These observations have been distilled into our modern idiom. “You are what you eat” is a saying one hears or reads pretty regularly. And it’s true. Eating shapes our identities, defines who we are. A particular food and drink may highlight ethnicity, nationality, or age: tacos, lasagna, Coca Cola (over fifty), Pepsi (under thirty,) hamburgers, sushi. Food and drink defines the great holidays and important celebrations of our lives: champagne on New Year’s Eve, turkey at Thanksgiving, plum pudding at Christmas, hot dogs on the Fourth of July, eggs at Easter.

An ordained colleague of mine once commented that the Sacramental presence of the Eucharist has shifted location in the modern church. Once the table-fellowship of the church was centered on the altar; now, he said, it is found elsewhere depending upon denominational tradition. For Baptists, it is now found in the fried chicken dinner; for Methodists, in the potluck supper; and for Episcopalians, at coffee hour. He was kidding, of course, but there is an element of truth in his humor.

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“Reach Out Your Hand” – Sermon for the Second Sunday of Easter (RCL Year B)

In today’s Gospel lesson we heard, as we always hear on the Second Sunday of Easter Season, the story of “doubting Thomas.” What is striking about the Thomas’s demand … “unless I see” … is that our Lord accepts and encourages it … “Reach out your hand.”

This deceptively simple story is a great encouragement to those of us who follow the Anglican path in Christianity. We have the inheritance of a method of engaging the Faith (and Life) which is described in the work of the seminal Anglican theologian Richard Hooker. Fr. Mike Russell, who has recently published a re-issue of Hooker’s Of the Lawes of Ecclesiastical Polity, describes this method this way:

Anglicans frequently talk about the three-legged stool of authority that distinguishes them from Roman Catholics and Protestants. The former give more authority to Church traditions, the latter to Holy Scripture, but Anglicans somehow add them together and then mix in human reason. Once again, that mixture is Mr. Hooker at work re-framing the discussion. What emerges hardly fits our popular notion of a code of laws and, in fact, we come to understand that in talking about laws, Mr. Hooker is actually speaking throughout about the nature and exercise of authority.[1]

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“Easter Is a Joke!” Act Three of the Drama of Redemption

This sermon was first preached on Easter Sunday, 2001, at St. Francis of Assisi in the Pines Episcopal Church, Stilwell, Kansas, where I was rector from July 1993 to June 2003. I had thought it lost when that parish abandoned its internet domain after I left that position. However, at the urging of a friend, I searched for it on the Internet Archive’s “wayback machine,” and was surprised to find it. I have updated some of the references and corrected some mistakes to publish it here. I have always thought it a pretty good sermon, and I guess others have thought so, too: in the course of researching sources to update the footnotes, I found that a rather large chunk of it had been reproduced in full, without attribution, as the pastor’s 2019 Easter letter in the newsletter of a Roman Catholic parish in Scotland.[A] (As my fellow Anglican cleric Charles Caleb Cotton wrote in 1824 – and Oscar Wilde later quoted and expanded – “Imitation is the sincerest [form] of flattery.”[B])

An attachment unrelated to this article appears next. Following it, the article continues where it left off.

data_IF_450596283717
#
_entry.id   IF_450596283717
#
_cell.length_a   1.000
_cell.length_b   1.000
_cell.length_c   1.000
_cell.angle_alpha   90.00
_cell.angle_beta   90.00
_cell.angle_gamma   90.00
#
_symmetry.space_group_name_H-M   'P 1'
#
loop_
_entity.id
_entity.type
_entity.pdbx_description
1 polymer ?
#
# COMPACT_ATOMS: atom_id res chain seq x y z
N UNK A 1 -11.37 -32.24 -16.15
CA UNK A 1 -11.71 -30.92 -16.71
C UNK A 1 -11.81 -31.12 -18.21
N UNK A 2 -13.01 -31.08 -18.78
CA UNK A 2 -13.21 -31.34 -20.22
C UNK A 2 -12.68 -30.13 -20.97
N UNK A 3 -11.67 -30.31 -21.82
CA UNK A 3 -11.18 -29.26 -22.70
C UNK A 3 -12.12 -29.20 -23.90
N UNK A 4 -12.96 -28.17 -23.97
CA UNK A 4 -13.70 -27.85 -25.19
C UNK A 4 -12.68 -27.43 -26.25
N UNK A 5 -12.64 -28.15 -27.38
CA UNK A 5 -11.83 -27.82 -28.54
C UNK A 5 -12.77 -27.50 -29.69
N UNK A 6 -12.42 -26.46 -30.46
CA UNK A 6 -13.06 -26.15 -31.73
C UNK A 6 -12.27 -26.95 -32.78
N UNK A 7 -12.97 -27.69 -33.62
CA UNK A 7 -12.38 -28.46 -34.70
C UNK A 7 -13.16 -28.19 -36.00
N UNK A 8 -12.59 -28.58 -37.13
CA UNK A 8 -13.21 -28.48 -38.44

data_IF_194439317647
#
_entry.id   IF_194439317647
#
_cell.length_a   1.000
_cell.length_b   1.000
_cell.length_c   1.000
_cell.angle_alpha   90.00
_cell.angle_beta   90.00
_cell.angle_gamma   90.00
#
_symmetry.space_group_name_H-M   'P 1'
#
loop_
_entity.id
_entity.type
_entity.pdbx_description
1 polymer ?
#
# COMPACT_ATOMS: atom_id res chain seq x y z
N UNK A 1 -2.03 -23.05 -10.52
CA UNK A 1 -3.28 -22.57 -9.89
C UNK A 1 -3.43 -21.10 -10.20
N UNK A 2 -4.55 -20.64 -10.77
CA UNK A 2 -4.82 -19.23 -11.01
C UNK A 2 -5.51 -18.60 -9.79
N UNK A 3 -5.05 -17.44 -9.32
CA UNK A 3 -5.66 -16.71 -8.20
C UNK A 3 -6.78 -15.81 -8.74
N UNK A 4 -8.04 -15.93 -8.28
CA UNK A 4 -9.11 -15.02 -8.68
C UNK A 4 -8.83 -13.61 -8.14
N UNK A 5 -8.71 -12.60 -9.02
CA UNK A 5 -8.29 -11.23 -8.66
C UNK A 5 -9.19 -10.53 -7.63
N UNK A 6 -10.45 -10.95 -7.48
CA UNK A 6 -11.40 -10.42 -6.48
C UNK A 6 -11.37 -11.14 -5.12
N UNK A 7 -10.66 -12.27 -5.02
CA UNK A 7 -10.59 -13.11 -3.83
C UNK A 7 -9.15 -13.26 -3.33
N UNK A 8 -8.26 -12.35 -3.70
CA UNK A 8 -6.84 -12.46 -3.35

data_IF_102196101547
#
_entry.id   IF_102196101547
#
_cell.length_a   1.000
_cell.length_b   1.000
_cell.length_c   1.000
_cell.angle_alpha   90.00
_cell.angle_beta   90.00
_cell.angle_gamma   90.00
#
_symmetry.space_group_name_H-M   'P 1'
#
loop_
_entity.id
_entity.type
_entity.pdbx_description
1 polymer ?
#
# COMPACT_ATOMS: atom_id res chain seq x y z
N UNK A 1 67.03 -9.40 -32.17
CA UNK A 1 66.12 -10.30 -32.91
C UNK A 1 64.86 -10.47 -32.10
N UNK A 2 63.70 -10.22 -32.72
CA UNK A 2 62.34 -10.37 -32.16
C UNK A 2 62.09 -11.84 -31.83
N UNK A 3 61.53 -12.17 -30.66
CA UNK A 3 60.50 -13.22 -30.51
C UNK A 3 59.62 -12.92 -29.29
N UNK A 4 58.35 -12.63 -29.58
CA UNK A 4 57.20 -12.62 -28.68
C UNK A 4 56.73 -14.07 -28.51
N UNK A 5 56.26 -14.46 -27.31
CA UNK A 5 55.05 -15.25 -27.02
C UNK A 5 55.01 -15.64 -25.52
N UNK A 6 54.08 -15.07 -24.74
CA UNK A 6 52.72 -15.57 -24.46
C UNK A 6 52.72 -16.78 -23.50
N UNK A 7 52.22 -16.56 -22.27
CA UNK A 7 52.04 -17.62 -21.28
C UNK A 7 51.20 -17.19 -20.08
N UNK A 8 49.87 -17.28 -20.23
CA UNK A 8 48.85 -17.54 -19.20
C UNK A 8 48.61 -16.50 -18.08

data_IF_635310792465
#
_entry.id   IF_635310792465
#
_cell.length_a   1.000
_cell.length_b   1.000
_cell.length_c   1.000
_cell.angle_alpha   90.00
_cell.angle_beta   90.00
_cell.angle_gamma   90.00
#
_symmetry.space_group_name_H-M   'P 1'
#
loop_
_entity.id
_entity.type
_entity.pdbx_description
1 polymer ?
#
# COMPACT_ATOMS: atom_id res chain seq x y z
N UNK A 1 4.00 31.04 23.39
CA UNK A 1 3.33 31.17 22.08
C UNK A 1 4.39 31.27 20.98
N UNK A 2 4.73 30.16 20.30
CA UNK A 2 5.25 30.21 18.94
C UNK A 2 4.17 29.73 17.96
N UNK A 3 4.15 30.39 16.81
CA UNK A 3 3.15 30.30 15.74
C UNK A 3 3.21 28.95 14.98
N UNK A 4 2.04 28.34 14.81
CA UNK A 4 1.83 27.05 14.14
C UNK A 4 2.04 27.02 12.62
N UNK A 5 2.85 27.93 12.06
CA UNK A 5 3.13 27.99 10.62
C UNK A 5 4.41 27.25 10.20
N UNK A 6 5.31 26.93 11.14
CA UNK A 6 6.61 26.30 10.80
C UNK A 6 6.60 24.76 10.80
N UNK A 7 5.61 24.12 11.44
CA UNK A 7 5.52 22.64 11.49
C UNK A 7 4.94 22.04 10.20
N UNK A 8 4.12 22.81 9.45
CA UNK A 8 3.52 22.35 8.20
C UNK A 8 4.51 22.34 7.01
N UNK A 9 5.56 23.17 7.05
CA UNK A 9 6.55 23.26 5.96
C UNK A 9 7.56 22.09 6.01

The Resurrection of Jesus by Jan Janssen (c. 1620-25)Easter is a joke. Amen.

(The Preacher steps out of the pulpit, perhaps even returns to his chair, then returns to the pulpit.)

OK … I guess I should explain that. What is a “joke”? Princeton University’s WordNet Dictionary says, in one of its definitions, that a joke is an “activity characterized by good humor.”[1] Can you think of a better way to characterize the resurrection of Jesus than as an “activity characterized by good humor”? The Resurrection of Jesus of Nazareth was God’s activity of the highest and best humor!

I wrote in our newsletter, The Canticle, that the Sunday we call “Easter” is really not a separate feast day; it is the third part of a three-day celebration that begins at sundown on the previous Thursday, the day we call “Maundy.” This three-day celebration is called by an ancient Latin name, “the Triduum.” The Triduum is a single celebration in three acts. We have arrived at Act Three in the drama of redemption.